The biggest problem with the World Cup draw is that the third game is often fixed. Okay, perhaps not fixed, but there are outcomes that are short of going all-out and trying to win that are favorable to a team. A team that knows it’s through to the next round might rest its starters. Two teams facing who both need a mere draw to advance might not fight it out that hard. In past years, there was overt fixing and agreements between teams to produce a certain result that would be mutually agreeable. In some instances, teams have even punted to really bad teams so that their knockout-stage competition will be weaker when they themselves are already guaranteed to go through. FIFA has recently instated a policy wherein the third-day games in each group will be played simultaneously to try to mitigate some of this problem, but not all of these adjustments depend on knowing the result of the other game. There has been rampant speculation in the US media, for example, that Germany and the US, helmed by a German coach, will agree to draw so that both teams can go through. Even the fact that people can discuss this openly, whether or not it happens, is a severe flaw in the system.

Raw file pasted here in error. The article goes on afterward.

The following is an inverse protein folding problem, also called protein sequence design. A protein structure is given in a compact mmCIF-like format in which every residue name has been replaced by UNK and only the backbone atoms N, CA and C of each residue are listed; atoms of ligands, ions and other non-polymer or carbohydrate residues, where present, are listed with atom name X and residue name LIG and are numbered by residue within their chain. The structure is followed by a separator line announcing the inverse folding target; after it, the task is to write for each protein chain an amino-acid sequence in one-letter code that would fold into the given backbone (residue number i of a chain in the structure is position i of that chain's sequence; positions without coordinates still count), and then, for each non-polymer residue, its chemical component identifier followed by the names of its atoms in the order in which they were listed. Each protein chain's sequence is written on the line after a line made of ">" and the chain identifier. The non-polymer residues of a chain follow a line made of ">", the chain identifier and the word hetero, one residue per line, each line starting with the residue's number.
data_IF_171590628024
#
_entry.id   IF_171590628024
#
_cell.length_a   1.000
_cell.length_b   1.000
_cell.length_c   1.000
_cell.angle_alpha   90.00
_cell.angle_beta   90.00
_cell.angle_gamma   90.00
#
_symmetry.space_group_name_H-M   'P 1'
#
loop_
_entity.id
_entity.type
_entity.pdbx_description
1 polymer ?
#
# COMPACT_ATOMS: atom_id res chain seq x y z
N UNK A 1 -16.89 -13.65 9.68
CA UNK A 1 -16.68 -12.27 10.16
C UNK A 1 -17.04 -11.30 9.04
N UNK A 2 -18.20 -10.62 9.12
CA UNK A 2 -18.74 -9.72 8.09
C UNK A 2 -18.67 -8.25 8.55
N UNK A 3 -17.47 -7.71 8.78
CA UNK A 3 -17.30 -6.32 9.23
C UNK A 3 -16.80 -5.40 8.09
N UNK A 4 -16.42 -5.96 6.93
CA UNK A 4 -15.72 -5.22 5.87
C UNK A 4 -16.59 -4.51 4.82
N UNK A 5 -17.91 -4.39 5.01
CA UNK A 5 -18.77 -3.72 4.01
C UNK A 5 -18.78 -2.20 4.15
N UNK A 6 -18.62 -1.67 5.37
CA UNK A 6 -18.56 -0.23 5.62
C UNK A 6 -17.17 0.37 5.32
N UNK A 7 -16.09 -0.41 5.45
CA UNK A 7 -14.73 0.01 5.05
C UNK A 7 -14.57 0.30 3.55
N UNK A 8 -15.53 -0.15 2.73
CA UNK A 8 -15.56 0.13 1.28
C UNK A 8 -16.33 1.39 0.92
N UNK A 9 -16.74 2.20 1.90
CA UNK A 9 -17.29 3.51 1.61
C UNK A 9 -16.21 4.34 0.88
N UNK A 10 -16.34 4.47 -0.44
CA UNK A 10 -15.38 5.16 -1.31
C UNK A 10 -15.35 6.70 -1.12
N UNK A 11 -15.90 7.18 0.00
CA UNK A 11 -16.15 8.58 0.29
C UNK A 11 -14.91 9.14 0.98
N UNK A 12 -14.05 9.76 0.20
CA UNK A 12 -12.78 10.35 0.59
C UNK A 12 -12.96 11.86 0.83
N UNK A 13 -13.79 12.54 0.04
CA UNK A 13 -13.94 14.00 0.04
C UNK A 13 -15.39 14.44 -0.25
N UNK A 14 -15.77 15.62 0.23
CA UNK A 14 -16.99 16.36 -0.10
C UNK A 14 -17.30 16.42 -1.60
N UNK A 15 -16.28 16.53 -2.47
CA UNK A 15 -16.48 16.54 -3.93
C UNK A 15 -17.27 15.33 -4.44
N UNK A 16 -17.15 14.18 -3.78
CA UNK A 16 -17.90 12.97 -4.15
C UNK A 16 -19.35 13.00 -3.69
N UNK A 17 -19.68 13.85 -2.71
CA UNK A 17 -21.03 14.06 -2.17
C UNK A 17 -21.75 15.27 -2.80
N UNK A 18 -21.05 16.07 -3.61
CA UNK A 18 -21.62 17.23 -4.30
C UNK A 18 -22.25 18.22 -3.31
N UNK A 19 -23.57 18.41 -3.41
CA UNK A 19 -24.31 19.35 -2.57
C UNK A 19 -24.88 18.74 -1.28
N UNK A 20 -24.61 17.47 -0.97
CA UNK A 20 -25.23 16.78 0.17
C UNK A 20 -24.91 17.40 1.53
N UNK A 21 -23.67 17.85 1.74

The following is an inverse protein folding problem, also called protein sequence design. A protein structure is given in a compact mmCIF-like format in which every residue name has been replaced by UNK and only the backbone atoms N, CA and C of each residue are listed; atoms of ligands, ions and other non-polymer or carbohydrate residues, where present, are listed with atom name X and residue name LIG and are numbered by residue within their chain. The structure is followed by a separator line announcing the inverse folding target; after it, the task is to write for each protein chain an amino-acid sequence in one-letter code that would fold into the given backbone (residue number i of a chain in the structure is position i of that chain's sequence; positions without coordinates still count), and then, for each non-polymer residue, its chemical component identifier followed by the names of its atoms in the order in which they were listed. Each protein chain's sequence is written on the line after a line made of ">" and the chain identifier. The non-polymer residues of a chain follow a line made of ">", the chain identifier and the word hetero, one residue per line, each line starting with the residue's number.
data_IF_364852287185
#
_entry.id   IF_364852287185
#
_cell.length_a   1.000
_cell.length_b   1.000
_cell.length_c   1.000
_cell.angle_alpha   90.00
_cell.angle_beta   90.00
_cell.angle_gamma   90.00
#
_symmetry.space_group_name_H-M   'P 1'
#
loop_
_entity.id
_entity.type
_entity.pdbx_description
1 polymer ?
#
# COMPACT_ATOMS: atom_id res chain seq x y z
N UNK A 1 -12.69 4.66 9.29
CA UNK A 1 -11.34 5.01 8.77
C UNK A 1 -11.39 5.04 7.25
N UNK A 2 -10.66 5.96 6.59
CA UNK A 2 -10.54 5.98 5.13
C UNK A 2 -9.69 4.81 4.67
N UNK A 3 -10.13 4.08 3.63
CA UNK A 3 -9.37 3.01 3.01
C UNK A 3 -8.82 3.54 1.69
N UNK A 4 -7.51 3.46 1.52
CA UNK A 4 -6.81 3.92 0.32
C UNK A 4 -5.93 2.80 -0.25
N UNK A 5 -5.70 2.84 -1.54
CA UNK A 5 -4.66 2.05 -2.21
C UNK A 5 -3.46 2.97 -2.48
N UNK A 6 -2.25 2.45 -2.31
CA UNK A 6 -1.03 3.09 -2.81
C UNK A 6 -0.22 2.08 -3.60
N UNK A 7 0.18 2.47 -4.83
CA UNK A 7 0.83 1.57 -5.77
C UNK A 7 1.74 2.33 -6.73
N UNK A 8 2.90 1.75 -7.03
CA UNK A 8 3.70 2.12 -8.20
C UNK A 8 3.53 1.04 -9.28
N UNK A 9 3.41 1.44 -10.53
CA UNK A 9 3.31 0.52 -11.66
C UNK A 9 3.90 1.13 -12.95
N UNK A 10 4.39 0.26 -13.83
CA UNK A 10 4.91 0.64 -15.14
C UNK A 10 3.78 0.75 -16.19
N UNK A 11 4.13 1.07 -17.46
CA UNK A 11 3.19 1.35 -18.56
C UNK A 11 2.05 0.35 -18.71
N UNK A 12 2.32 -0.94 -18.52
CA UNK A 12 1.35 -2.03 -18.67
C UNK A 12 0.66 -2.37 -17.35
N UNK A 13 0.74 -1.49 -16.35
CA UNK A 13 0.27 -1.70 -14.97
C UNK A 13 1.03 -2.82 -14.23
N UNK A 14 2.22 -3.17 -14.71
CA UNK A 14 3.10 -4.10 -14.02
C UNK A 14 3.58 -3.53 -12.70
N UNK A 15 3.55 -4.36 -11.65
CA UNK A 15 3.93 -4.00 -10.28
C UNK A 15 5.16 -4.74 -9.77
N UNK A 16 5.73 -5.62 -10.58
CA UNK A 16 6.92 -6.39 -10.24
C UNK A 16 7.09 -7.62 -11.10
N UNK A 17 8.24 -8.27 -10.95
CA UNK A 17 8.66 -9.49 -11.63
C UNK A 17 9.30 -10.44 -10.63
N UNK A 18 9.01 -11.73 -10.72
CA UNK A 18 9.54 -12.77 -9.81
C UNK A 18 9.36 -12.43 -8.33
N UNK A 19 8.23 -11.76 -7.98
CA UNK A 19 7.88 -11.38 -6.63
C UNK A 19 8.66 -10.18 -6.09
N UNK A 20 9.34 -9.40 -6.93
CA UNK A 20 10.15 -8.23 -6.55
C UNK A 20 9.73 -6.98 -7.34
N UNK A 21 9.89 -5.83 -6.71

The problem is that there’s not much to play for beyond going through and especially nothing to play for beyond winning the group. This is because in the knockout stage, your opponent is merely someone else who went through from another group. Each first place team gets a second place team and that’s it. Even if this means, for example, that Mexico, a team that mightily impressed the world by collecting 7 of a possible 9 points from their group and drawing against Brazil in Brazil, just happens to get the Netherlands, defending finalists who crushed their opposition with all 9 points and a goal-differential of 10-3. Clearly this is a bad system.